- The Washington Times - Tuesday, May 30, 2006

A military strike against Iran’s suspected nuclear sites would have “catastrophic” effects on other Persian Gulf states and on U.S. interests in the region and beyond, Saudi Arabia’s ambassador to Washington warned yesterday.

Prince Turki al-Faisal said his country supports the U.S.-backed diplomatic campaign at the United Nations Security Council to end the Iran standoff, adding that Saudi Arabia has long backed a policy of eliminating all weapons of mass destruction from the region.

The Saudi envoy, in a breakfast briefing with reporters, expressed opposition to a military option against Iran if the talks fail. The Bush administration has refused to rule out that option.

Iran’s Islamic regime insists that its nuclear programs are for peaceful, civilian energy use.

“We’re against any military conflict” aimed at halting Iran’s nuclear programs, Prince Turki said. “The results would be catastrophic.”

He said any conflict would be felt immediately in world oil markets and predicted that Iran would retaliate against U.S. allies and interests in the Middle East and beyond.

“It would not just be the Gulf states that are affected,” he said.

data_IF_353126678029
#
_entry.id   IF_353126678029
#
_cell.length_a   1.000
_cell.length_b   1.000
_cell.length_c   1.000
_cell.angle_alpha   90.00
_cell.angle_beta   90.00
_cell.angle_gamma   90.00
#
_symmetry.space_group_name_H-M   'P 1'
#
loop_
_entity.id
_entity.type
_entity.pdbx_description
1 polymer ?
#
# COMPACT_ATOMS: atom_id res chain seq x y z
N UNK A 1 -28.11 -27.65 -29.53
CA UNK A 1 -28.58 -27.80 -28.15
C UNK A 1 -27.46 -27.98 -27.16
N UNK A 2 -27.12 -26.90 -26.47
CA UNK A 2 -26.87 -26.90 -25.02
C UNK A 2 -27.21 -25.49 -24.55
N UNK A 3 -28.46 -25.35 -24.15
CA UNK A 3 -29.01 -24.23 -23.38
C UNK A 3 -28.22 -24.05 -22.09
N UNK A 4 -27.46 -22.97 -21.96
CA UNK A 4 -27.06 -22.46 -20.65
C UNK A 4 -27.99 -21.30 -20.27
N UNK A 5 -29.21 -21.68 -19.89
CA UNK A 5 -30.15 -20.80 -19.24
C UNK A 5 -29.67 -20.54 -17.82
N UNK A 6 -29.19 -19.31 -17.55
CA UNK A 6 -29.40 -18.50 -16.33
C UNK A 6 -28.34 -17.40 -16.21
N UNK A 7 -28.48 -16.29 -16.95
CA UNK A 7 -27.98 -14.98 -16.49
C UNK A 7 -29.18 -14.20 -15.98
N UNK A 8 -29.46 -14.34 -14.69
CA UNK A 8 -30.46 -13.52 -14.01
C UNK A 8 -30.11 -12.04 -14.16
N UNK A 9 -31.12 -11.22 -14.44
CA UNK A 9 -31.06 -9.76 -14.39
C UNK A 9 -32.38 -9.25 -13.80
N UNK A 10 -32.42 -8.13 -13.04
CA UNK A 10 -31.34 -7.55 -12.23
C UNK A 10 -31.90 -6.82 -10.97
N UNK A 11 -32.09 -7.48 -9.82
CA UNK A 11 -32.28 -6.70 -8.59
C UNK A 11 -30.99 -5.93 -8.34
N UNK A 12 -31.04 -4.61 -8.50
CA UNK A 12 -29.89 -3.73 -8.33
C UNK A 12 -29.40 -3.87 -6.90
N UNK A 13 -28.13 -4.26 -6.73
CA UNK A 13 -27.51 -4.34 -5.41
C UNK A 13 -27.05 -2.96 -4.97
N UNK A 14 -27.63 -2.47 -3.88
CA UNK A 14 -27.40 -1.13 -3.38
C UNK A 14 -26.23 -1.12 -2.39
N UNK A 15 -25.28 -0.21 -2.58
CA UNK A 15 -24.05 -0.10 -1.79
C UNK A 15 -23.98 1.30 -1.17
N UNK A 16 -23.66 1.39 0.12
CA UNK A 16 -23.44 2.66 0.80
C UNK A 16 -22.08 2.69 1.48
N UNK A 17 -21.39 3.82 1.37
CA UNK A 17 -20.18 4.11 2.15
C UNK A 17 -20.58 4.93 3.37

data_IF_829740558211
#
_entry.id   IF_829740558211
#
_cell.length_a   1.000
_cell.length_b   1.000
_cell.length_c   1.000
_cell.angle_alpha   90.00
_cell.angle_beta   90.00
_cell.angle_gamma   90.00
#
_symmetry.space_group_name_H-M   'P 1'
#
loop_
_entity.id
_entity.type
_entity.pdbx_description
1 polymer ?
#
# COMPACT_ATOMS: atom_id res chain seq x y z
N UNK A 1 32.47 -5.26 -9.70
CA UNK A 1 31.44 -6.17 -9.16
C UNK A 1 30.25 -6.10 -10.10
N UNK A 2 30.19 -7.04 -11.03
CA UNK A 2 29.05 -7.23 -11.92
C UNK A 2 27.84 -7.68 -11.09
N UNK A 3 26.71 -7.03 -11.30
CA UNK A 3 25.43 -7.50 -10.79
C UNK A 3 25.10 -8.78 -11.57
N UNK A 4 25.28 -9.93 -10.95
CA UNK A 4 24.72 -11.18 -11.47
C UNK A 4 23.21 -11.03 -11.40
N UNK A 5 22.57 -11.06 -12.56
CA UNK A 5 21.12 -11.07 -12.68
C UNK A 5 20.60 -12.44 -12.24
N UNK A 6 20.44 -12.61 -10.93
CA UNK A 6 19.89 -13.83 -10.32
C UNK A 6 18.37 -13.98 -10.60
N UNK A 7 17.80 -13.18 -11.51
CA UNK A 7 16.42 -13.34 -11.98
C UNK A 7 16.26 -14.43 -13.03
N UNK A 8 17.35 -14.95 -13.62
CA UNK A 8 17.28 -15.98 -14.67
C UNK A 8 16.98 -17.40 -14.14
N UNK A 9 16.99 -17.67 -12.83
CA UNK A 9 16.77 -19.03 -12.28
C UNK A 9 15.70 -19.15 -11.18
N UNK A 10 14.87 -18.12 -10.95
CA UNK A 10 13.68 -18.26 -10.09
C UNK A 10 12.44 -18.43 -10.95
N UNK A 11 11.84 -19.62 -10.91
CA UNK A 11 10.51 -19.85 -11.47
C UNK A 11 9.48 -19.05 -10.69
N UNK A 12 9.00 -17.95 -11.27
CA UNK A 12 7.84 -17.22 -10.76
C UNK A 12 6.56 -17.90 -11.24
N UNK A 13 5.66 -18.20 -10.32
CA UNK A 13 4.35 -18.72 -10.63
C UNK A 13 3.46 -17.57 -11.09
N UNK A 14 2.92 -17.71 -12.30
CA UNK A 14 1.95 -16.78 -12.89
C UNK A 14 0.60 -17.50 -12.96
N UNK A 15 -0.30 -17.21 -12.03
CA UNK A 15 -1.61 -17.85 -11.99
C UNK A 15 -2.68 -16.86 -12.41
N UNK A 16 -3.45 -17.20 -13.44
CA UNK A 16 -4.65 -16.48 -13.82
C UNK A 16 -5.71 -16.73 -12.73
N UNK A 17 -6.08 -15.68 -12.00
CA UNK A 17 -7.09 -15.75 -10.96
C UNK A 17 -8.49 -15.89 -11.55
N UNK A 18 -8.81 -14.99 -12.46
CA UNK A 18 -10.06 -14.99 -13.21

The five permanent Security Council members — the United States, France, Britain, Russia and China — plan to meet in Vienna, Austria, tomorrow to try to draw up a list of incentives and sanctions designed to entice Iran to stop its program to enrich uranium, a key step toward making nuclear weapons.

Iranian Foreign Minister Manouchehr Mottaki, on a visit to Malaysia yesterday, said Tehran was willing to resume stalled talks with leading powers of the European Union over its nuclear plans. He also repeated Iranian calls for direct talks with Washington.

But Iranian officials insist that they will pursue a full-fledged domestic nuclear program, and State Department spokesman Sean McCormack again rejected the idea of direct bilateral talks.

Prince Turki, who was the oil kingdom’s intelligence chief for nearly a quarter century, replaced Saudi envoy Prince Bandar bin Sultan as ambassador to Washington last summer.

On another issue, Prince Turki said the conservative Muslim kingdom is working hard to eliminate bigoted and intolerant passages in school textbooks and other official publications. A report by two U.S. research institutes last week charged that material in the revised Saudi curriculum still condemns both non-Muslims and Muslims who do not follow the kingdom’s strict form of Islam.

He said Saudi Arabia is still a “developing country” that was forced to “move from a 17th-century society to a 20th-century society in a very short period of time.”

On Iraq, the ambassador said the country and the region need a period of “stability” and that Iraq’s elected leaders should decide when U.S. and other foreign troops should depart.

“Since the Americans came into Iraq uninvited, it is our position that they should not leave uninvited,” he said. “The Iraqi government is the best means for this process to begin.”

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